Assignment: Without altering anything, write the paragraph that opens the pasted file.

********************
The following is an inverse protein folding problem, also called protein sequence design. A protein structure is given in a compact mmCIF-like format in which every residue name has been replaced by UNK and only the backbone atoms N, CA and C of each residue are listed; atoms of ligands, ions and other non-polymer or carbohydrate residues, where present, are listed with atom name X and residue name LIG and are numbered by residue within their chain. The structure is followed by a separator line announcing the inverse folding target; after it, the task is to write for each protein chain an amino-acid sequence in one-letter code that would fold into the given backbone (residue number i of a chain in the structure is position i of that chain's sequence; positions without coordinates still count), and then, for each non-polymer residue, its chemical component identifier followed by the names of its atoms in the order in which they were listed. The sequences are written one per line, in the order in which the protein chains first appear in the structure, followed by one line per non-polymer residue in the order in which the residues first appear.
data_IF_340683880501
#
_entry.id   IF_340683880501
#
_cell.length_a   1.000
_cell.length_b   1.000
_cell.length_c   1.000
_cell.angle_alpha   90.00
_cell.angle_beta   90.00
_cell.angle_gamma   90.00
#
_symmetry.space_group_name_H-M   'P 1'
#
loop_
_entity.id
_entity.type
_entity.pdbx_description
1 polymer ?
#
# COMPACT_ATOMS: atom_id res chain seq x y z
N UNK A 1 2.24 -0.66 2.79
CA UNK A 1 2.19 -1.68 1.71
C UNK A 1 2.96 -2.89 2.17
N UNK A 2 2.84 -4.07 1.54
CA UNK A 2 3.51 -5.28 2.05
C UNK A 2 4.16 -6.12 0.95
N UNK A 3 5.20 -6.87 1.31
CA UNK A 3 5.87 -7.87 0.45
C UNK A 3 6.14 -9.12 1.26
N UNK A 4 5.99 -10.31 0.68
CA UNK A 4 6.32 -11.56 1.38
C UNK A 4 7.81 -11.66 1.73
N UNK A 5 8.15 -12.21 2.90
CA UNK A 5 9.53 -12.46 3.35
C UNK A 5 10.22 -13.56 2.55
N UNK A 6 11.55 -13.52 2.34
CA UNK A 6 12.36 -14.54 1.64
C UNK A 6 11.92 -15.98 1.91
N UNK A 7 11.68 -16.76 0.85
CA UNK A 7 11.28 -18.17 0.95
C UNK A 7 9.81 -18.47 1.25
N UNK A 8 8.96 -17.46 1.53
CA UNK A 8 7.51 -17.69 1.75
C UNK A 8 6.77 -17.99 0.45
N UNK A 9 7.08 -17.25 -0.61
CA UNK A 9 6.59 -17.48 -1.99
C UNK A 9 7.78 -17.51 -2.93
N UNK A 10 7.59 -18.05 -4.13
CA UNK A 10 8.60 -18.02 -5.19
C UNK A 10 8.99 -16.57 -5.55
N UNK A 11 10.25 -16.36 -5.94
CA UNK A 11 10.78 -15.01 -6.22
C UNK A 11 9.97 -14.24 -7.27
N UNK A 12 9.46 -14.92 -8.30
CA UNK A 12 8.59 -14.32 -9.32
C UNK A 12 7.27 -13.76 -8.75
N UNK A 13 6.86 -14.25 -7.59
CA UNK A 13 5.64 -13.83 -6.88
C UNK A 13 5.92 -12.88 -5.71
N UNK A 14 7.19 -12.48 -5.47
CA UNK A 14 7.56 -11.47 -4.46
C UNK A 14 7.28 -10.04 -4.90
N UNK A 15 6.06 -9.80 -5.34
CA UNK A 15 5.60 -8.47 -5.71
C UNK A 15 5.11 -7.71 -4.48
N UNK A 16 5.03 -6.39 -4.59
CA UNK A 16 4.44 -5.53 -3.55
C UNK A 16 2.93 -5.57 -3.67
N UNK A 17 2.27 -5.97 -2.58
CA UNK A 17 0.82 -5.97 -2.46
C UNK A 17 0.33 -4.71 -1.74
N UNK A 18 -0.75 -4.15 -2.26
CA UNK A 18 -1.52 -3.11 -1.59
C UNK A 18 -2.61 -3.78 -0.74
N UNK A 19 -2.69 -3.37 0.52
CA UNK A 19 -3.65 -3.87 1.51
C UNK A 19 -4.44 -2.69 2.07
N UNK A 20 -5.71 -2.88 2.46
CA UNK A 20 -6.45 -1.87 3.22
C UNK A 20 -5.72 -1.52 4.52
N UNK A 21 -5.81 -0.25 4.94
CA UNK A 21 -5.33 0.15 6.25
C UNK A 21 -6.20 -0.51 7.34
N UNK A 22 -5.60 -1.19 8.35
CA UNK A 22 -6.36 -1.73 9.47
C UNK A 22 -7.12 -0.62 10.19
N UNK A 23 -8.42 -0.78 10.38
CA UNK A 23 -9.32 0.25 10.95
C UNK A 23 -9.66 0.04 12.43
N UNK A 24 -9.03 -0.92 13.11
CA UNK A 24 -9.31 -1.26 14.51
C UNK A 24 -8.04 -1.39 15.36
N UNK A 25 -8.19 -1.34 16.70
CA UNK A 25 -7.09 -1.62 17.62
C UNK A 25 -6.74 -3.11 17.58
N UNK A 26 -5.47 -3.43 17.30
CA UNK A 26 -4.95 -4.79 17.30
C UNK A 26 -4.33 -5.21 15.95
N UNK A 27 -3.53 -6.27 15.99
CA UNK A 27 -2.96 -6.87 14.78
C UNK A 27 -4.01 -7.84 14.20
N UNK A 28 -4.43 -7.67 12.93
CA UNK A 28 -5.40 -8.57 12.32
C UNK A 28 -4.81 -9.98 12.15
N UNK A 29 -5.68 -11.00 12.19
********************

The following is an inverse protein folding problem, also called protein sequence design. A protein structure is given in a compact mmCIF-like format in which every residue name has been replaced by UNK and only the backbone atoms N, CA and C of each residue are listed; atoms of ligands, ions and other non-polymer or carbohydrate residues, where present, are listed with atom name X and residue name LIG and are numbered by residue within their chain. The structure is followed by a separator line announcing the inverse folding target; after it, the task is to write for each protein chain an amino-acid sequence in one-letter code that would fold into the given backbone (residue number i of a chain in the structure is position i of that chain's sequence; positions without coordinates still count), and then, for each non-polymer residue, its chemical component identifier followed by the names of its atoms in the order in which they were listed. The sequences are written one per line, in the order in which the protein chains first appear in the structure, followed by one line per non-polymer residue in the order in which the residues first appear.